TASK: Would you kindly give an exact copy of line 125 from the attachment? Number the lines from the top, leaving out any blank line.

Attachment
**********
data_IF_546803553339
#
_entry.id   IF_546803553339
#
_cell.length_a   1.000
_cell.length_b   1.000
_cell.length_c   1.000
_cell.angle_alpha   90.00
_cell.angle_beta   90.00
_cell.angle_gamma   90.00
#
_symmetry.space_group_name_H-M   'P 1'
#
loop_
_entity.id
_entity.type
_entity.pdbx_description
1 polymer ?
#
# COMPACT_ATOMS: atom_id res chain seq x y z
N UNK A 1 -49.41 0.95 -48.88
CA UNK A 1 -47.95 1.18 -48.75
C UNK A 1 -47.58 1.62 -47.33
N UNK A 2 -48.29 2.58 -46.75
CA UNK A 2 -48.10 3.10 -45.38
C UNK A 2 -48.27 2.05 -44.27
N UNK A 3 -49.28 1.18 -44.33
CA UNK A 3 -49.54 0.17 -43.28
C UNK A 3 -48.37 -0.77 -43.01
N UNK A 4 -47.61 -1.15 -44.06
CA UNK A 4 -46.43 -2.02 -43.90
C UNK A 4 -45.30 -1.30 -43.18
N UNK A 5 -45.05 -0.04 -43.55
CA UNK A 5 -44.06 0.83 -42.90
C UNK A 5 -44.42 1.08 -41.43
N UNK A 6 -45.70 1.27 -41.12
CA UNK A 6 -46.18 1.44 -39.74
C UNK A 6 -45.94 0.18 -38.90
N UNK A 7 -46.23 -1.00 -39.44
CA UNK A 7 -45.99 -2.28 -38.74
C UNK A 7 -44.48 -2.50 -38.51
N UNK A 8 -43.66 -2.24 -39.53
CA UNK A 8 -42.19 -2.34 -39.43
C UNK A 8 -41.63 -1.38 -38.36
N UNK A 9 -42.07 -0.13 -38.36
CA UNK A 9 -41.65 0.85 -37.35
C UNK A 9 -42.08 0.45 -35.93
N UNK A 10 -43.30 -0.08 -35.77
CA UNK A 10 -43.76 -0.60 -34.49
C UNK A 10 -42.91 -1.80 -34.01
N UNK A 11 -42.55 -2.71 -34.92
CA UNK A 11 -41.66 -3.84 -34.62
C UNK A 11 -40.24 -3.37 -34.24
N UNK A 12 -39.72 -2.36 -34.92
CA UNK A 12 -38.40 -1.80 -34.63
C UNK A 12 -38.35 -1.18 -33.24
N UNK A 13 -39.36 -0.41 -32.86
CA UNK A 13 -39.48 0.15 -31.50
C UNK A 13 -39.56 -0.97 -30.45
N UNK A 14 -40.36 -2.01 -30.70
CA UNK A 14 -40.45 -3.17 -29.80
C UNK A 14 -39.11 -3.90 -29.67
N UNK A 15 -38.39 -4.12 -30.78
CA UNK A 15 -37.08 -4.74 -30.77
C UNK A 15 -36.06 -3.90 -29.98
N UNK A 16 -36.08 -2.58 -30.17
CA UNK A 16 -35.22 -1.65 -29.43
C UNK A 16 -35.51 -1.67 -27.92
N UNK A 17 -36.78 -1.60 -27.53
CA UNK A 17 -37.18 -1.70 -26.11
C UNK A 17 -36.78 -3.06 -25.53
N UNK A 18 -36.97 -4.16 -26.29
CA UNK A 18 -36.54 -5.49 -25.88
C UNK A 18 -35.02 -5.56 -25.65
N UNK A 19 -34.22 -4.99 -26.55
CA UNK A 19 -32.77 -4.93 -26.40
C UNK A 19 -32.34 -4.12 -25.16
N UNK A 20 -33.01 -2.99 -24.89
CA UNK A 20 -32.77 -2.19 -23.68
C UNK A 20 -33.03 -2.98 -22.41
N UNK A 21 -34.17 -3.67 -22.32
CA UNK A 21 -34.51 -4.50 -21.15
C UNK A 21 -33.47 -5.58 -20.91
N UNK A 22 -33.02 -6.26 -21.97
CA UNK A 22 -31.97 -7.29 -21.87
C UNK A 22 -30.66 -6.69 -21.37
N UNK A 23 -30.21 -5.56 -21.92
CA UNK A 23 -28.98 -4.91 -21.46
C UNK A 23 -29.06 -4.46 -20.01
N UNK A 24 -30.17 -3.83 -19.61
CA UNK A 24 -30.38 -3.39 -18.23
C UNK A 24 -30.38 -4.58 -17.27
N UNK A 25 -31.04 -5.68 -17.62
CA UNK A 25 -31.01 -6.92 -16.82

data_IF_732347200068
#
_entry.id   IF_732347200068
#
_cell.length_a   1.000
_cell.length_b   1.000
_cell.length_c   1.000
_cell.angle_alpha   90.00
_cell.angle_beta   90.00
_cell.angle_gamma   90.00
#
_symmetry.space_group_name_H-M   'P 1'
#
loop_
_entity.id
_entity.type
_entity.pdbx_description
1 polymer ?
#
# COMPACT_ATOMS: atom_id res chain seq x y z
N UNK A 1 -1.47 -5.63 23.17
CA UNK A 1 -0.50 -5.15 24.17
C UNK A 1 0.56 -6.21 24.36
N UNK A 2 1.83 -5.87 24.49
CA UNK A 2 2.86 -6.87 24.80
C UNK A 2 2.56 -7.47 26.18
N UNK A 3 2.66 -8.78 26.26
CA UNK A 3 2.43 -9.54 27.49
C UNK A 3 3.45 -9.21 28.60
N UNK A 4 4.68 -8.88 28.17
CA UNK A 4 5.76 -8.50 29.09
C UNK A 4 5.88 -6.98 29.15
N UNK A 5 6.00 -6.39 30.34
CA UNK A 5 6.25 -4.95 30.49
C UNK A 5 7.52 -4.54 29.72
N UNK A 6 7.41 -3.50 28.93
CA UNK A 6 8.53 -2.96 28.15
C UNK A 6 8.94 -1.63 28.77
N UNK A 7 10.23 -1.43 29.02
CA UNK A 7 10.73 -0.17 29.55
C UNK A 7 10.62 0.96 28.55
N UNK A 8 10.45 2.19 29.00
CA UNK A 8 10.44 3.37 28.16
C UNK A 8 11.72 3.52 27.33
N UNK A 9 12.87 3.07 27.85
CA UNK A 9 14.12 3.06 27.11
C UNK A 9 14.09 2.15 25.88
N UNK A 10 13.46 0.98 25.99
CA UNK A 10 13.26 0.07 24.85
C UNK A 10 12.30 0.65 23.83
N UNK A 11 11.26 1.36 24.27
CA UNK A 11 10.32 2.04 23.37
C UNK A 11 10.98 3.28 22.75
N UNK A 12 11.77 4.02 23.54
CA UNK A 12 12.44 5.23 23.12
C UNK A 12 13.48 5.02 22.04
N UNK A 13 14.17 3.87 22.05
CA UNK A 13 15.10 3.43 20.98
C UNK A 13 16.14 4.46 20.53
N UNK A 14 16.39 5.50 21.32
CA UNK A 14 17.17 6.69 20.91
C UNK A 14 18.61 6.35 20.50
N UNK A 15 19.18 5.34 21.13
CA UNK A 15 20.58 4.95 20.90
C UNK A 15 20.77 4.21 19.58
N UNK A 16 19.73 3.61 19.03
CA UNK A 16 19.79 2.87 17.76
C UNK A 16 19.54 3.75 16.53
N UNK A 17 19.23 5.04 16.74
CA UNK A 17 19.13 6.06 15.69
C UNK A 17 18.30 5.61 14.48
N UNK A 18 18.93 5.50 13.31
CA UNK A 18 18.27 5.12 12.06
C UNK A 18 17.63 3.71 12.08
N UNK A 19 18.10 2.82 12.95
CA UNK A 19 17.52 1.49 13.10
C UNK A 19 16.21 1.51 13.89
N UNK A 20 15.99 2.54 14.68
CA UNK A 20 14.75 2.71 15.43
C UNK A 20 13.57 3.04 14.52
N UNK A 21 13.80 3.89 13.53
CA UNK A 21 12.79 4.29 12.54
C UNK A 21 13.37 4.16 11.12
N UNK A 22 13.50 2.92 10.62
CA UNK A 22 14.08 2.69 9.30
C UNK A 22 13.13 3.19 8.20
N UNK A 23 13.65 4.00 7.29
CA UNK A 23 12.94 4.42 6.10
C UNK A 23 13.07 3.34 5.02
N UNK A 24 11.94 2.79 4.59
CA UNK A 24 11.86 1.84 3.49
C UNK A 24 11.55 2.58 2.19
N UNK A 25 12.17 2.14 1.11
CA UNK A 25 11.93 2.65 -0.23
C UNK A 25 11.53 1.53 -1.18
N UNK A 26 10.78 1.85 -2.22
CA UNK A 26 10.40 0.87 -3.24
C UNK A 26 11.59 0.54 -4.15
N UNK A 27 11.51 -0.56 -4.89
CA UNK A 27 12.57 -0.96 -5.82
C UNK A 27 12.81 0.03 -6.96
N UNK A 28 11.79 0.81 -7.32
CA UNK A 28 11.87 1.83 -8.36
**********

CA UNK A 4 5.76 -8.50 29.09